I recently did an interview with Richard Diaz for his Natural Running Network podcast. He began by asking me about efficiency in running, and I first gave an overview of the forces involved and how they break down into vertical and horizontal components.
After the interview, I thought about how difficult it is to explain this concept to someone without getting lost in all the different elements that come into play. Then it occurred to me that there's already an almost universally understood example of how changing the magnitude of our vertical and horizontal force components changes efficiency of movement. It's everyone's favorite smart phone game: Angry Birds.
Consider your typical Angry Bird scenario. There are some rather smug pigs arrayed along a field at varying distances from your slingshot. You pull the slingshot back, let it go, and your birds unleash their feathered fury.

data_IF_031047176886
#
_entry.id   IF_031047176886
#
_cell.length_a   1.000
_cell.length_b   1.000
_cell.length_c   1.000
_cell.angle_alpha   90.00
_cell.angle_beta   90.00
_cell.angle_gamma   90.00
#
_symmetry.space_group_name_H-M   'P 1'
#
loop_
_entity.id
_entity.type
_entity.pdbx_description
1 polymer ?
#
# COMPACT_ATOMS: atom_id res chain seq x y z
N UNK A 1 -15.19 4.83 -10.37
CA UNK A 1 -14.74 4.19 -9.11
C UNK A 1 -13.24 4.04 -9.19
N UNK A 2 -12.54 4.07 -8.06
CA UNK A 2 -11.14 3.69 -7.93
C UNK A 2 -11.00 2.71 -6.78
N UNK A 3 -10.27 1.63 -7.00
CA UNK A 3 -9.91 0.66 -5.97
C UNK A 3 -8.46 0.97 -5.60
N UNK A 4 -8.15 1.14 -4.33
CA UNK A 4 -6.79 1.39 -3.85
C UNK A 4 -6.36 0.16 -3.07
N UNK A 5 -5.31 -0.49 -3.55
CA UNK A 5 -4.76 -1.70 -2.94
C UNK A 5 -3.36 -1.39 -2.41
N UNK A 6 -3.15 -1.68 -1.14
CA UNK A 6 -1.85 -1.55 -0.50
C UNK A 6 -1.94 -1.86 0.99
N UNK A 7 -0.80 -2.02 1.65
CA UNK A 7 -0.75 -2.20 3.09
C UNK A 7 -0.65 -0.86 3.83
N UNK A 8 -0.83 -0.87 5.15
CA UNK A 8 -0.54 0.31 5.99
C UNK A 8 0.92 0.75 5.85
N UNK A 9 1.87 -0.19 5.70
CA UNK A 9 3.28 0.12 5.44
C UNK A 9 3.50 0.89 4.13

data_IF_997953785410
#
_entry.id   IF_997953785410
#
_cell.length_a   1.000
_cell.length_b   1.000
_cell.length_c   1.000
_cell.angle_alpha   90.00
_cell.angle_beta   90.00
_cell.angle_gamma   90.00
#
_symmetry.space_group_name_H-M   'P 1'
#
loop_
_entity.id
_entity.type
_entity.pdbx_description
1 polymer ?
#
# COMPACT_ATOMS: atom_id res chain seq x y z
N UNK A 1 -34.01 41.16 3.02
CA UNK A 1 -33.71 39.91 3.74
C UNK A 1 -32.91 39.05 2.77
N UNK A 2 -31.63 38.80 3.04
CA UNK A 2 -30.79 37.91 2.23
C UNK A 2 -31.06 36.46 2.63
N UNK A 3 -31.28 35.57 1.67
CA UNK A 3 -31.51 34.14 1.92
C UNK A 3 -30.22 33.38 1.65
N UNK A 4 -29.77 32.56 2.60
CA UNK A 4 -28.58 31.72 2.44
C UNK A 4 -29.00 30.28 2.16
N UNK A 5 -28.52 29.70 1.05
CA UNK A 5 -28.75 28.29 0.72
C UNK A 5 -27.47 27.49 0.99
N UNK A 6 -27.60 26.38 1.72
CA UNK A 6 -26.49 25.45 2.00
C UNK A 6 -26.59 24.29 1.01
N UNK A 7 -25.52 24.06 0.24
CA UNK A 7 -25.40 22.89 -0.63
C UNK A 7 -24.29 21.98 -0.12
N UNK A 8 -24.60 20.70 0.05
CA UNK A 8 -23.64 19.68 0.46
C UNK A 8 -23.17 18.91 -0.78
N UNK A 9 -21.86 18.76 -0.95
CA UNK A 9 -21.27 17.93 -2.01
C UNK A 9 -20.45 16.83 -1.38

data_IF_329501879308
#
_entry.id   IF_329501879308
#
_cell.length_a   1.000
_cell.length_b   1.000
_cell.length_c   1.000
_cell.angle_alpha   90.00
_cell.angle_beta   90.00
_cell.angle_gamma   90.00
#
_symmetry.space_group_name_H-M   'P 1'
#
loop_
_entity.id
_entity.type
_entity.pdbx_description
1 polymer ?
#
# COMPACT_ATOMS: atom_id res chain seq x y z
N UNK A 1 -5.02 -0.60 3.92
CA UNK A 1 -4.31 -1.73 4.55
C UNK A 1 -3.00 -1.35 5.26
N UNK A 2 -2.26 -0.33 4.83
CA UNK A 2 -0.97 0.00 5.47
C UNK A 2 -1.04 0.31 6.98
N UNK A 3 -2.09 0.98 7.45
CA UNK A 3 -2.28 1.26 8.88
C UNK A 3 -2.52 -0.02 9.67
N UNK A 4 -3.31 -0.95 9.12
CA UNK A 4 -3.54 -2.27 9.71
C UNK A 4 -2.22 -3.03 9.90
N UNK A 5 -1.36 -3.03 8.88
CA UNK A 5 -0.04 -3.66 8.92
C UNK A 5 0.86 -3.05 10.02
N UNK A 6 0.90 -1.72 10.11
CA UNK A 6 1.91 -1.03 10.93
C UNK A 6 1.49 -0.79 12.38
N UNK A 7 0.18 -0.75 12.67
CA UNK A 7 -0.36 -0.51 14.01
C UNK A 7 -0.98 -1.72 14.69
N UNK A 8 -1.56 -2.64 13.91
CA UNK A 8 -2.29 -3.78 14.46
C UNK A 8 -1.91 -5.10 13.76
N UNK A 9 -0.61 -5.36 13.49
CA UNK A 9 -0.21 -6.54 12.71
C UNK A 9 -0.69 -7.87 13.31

Depending on which pig you want to hit and how far away they are, you have very limited options on how to get your bird to the target. There's only so much stretch allowed by the slingshot, which means there's a limit to the amount of force you can use. The birds all weigh the same, and their aerodynamic properties are similar (at least until you hit the screen again and activate their special powers). So there's only one thing you can do, which is to change the angle of your shot.
Now, let's think about what we're actually doing when we point the slingshot further upward or downward. We know we have a finite amount of force to use. If we point the slingshot straight up, all the force moves that way. If we point it straight ahead, all the force goes that way. This seems intuitive enough, but it's what happens as a result that really starts to illuminate the problem of efficiency in running.